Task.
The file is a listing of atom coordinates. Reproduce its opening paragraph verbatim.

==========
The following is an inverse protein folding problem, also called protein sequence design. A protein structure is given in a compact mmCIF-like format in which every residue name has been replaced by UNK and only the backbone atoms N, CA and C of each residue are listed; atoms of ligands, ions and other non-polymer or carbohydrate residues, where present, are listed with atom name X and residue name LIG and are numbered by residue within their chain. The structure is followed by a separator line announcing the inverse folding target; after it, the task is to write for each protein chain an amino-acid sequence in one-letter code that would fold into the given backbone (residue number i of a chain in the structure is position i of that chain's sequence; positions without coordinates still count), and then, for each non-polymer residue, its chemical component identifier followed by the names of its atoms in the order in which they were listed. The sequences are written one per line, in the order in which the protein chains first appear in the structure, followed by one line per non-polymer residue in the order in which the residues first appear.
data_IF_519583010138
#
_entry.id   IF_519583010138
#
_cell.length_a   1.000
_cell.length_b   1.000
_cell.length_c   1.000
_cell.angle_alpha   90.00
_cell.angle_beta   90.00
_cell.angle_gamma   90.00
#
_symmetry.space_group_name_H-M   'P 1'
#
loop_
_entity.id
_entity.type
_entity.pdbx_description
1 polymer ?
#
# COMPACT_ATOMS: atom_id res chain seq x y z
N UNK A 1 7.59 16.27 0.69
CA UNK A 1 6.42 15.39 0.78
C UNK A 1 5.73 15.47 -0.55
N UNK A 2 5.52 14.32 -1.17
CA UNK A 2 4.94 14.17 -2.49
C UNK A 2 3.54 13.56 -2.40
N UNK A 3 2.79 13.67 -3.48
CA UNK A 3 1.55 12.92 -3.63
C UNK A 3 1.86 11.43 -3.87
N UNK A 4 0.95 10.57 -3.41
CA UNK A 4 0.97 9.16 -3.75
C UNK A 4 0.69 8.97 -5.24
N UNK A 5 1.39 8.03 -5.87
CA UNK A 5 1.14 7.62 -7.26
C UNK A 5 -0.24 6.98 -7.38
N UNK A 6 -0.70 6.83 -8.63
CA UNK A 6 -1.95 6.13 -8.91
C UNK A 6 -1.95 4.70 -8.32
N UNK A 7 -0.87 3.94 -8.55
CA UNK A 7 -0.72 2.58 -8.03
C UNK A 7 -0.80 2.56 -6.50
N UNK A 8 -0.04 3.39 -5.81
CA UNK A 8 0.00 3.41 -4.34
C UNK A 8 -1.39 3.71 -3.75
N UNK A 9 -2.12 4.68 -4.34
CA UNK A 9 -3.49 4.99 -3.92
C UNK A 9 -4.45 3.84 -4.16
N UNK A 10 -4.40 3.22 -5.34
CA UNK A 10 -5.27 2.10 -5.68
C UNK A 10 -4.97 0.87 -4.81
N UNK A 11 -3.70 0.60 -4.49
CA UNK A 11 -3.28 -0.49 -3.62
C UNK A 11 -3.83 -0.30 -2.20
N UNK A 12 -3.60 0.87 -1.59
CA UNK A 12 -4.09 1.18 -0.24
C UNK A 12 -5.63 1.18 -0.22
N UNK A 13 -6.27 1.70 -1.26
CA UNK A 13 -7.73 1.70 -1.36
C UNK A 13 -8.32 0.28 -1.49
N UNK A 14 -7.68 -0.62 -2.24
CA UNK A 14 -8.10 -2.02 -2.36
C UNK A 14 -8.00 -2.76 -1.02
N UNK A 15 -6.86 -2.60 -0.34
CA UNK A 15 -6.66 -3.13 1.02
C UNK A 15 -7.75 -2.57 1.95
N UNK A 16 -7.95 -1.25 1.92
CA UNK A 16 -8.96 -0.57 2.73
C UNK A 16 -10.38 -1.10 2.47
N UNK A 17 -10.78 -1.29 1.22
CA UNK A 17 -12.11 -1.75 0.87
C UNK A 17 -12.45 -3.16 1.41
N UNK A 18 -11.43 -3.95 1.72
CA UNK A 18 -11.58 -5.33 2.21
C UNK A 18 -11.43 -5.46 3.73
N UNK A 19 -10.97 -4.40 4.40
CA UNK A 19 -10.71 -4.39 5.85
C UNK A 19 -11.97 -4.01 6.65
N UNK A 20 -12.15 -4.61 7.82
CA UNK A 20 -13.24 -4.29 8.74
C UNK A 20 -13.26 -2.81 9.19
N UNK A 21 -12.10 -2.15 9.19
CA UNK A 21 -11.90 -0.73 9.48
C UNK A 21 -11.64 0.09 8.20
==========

The following is an inverse protein folding problem, also called protein sequence design. A protein structure is given in a compact mmCIF-like format in which every residue name has been replaced by UNK and only the backbone atoms N, CA and C of each residue are listed; atoms of ligands, ions and other non-polymer or carbohydrate residues, where present, are listed with atom name X and residue name LIG and are numbered by residue within their chain. The structure is followed by a separator line announcing the inverse folding target; after it, the task is to write for each protein chain an amino-acid sequence in one-letter code that would fold into the given backbone (residue number i of a chain in the structure is position i of that chain's sequence; positions without coordinates still count), and then, for each non-polymer residue, its chemical component identifier followed by the names of its atoms in the order in which they were listed. The sequences are written one per line, in the order in which the protein chains first appear in the structure, followed by one line per non-polymer residue in the order in which the residues first appear.